This morning I read a fantastic article by Lord Sugar on the Telegraph website.

Success? It’s down to you all the way: Lord Sugar

What I really love about his article is the simplicity and honesty of it.  Lord Sugar tells it how it is, cutting through the BS of the management gurus and pointing out some simple home truths:

Quite simply, your success is in your hands and only your hands:
May I suggest that whatever plans you are thinking of, don’t – repeat don’t – rely upon government or banks or anybody else to give you ideas? Unless you sign on to the fact that it is you alone that runs your business, you will be going down the wrong road. It’s all about you.

I was also pleasing to hear what he said about networking events.  I confess that I joined a few.  Everyone kept telling me that it was a great way to get business but always came away scratching my head and wondering why I couldn’t see the benefit.  It always felt like I was in a room full of suppliers and no customers.  Lord Sugar has this to say:

I am sick and tired of hearing people asking what to do, going to networking meetings and seminars expecting to glean some gems of wisdom. These events are money-making exercises and benefit one party and one party only: the organiser.

They have become an escape for people to justify sitting around wasting a day bullshitting with each other while they should be working. You will learn nothing other than that there are another load of people in the same boat as you.

Thank you Lord Sugar- it is good to find someone with the same viewpoint!

Lord Sugar then addresses the current trend to blame the banks for not lending.  I’m very much of the opinion that we to stop flogging this dead horse.  It is now 2011 and about time that we ceased using the banks as an excuse and a cover-up for our own failure to generate the wealth that we need to bring us out of recession.

Moaning about the banks is another thing that winds me up. Get real! Banks are a business just like you. They are there to make money from their customers and just like you, the more customers they have the more they will make for their shareholders. They are not a charity and they do not have to lend money to any Tom, Dick and Harry. They are not cheap – they’ll charge you to breathe, with arrangement fees and other costs.

For the last two years the banking sector has been bombarded by two simultaneous and contradictory criticisms:

  • The first being that they should reduce their lending as too much of it has been to high-risk businesses, markets and individuals.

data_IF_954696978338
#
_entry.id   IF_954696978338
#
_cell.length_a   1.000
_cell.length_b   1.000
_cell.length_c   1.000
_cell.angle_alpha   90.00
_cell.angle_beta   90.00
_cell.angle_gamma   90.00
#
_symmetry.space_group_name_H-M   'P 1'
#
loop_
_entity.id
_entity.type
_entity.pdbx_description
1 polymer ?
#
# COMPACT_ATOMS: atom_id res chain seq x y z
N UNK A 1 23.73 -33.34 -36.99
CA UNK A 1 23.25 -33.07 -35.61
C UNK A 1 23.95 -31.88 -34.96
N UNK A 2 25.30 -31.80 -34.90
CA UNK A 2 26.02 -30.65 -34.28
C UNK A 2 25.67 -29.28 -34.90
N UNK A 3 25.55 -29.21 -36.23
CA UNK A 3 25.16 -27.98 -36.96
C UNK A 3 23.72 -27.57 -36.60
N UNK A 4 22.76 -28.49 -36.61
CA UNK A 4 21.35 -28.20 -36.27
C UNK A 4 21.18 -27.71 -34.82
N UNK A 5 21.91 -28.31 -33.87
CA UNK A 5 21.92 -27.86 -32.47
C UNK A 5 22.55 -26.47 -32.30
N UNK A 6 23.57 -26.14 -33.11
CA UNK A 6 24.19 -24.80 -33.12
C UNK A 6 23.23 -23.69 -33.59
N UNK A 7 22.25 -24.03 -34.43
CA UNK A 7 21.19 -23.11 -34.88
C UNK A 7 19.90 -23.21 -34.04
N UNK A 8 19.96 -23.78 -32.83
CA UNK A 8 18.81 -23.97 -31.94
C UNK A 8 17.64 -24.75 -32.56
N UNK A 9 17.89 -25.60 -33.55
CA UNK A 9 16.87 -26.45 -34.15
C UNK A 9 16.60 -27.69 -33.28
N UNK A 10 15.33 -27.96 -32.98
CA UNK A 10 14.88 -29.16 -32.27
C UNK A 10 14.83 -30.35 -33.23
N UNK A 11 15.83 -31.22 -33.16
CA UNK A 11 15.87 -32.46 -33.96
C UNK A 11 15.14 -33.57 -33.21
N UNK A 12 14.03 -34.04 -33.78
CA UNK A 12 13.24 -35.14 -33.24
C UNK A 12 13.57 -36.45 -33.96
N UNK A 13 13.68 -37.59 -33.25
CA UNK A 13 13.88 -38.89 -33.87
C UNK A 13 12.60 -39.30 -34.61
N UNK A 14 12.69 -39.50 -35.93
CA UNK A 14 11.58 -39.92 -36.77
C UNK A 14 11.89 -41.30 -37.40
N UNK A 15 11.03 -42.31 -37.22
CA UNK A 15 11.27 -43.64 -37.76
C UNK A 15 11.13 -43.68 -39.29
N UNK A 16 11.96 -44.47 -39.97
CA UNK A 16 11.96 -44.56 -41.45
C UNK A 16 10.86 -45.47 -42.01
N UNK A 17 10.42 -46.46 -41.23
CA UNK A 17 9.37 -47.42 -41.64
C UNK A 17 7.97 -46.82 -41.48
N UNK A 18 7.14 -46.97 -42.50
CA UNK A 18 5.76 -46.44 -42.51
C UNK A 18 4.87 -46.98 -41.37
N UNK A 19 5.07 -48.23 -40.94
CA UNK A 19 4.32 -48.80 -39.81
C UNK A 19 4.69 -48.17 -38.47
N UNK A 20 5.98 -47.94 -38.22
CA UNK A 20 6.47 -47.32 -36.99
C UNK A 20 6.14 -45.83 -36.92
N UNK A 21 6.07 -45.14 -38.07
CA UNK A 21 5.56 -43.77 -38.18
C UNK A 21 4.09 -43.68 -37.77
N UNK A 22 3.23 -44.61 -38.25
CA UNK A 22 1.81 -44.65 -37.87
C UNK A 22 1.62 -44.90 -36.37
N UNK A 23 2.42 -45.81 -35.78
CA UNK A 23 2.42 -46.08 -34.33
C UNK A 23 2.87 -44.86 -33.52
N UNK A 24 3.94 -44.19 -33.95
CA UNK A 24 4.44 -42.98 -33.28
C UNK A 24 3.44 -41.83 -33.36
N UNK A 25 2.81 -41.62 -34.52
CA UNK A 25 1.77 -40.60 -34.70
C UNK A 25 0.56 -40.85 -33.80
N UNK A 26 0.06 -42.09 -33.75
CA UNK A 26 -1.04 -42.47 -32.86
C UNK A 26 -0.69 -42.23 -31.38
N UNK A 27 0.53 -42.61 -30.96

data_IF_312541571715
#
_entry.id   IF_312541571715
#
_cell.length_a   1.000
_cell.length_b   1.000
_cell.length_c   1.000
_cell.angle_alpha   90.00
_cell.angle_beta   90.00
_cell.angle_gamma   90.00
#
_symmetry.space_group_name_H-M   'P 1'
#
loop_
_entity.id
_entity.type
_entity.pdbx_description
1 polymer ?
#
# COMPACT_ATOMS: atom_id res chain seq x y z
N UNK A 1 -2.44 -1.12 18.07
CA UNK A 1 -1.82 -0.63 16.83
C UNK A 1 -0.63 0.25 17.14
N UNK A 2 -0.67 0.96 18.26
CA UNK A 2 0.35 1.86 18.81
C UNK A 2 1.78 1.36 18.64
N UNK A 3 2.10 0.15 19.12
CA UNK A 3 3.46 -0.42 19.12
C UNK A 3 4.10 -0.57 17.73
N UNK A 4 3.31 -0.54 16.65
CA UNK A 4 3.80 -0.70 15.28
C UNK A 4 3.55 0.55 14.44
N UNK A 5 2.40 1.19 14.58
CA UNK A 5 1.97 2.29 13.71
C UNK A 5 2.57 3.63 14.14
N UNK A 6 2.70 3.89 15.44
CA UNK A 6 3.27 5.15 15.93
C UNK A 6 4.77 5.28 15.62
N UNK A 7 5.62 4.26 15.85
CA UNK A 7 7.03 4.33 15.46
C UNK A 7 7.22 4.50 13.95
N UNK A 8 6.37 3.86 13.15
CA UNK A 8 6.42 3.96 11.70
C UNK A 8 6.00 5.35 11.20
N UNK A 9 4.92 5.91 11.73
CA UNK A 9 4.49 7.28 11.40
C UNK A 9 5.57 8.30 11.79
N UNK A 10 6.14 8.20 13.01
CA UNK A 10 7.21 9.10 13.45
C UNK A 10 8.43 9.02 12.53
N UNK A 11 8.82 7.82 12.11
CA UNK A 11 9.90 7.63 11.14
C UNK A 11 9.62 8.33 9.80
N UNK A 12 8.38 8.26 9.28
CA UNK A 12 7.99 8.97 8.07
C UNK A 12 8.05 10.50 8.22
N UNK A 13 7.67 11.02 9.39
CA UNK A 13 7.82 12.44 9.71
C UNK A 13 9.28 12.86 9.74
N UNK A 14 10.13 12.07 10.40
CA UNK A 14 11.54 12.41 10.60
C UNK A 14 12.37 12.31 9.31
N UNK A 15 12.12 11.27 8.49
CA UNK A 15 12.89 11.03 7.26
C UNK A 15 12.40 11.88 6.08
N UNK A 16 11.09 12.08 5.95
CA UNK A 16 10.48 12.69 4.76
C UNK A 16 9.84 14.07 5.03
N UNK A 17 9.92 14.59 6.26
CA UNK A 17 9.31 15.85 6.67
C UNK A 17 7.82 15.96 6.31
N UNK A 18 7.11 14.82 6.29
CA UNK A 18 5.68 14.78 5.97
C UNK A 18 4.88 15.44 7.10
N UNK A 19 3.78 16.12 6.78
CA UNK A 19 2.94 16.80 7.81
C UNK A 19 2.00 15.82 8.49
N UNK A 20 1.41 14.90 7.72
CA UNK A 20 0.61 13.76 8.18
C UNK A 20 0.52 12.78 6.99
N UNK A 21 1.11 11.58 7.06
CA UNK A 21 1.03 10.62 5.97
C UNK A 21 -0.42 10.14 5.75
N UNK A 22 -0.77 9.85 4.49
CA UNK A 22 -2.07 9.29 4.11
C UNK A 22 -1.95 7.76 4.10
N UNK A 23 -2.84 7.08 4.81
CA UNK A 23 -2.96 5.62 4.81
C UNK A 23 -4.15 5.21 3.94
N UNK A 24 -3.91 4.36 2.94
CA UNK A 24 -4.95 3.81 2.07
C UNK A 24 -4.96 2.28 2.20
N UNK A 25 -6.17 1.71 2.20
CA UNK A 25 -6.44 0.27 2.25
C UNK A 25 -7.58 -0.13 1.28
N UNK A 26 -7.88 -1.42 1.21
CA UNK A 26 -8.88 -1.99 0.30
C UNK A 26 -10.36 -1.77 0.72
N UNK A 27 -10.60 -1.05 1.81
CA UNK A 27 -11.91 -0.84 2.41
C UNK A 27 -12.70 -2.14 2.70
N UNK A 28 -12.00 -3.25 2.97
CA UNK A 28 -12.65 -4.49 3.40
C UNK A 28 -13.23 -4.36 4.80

• The second being that they should increase their lending to businesses  – in spite of the increased risk of failure due to being in a recession.

The truth is, if you go to the bank with a well presented and sound proposition, they will lend you the money.  It isn’t that the banks are not lending – it is that business isn’t borrowing.

Finally, I’d like to thank Lord Sugar for highlighting that making money in business is actually very simple:

It is incredible that the simple basics of business go out of the window with all of these modern-day so-called theories and principles. You don’t need spreadsheets and complex business plans; you need a pencil and a plain sheet of paper.

As mad as it might sound, I wanted to cover my expense by Wednesday of every week so that profits made on Thursday and Friday were going to accumulate to net assets. I needed targets. There were weeks when I didn’t make it and I had to find the determination to step up a gear the next week to try to make up the deficit

No Lord Sugar, you are not mad – quite the opposite.

2 Responses to Success? It’s down to you all the way: Lord Sugar
  1. This is the comment I left on the Times post Adrian!

    Wendy Ager
    01/06/2011 07:07 PM
    I can’t say I agree with Lord Sugar’s view of networking. Small businesses often work on referrals. I’d recommend this strategy from a post I read about the idea, ‘Know me, Like me, Follow me’, being great for small businesses that works for networking.

    Having said that, there are those who are what I call ‘serial networkers’, and I too wonder how much work they are actually doing or getting when they are spending vast amounts of their time at these events!

    I don’t think he means not to take on advice and support in areas where you need other’s expertise.

    The general theme of what he says rings true though, with me, and I agree that it only us that can make it a success, and taking responsibility for our actions is paramount to ensuring that success. I don’t think he means not to take on advice and support in areas where you need other’s expertise.

    • Thanks for your comment, Wendy.

      The thing is, I actually agree with all that you have said. Perhaps the difference is in what we thought Lord Sugar meant by networking events? I was reading Steve Clarke’s blog post on the same subject. In it he refers to “Monday Moaning Meetings” which Steve agrees are a waste of time. It was this very type of networking meeting that I took it that Lord Sugar was describing.

      Of course, networking in it’s broader sense is a vital part of doing business, and I am in complete agreement with you and Steve on this point. I really enjoy meeting other like-minded people, building relationships, adding value. It is only by giving of ourselves to the community that the community gives back. Quite simply, the framework of business relies on networking and cannot function without it.

      The phrase ‘Know me, Like me, Follow me’ is one that has been ringing in my ear over the last week. As I mentioned on Twitter today; each day I learn a little bit more about Social Media but also realise that there is even more again to learn.

      I guess I’d just been to a few Monday Moaning Meetings at the time of writing that blog entry?


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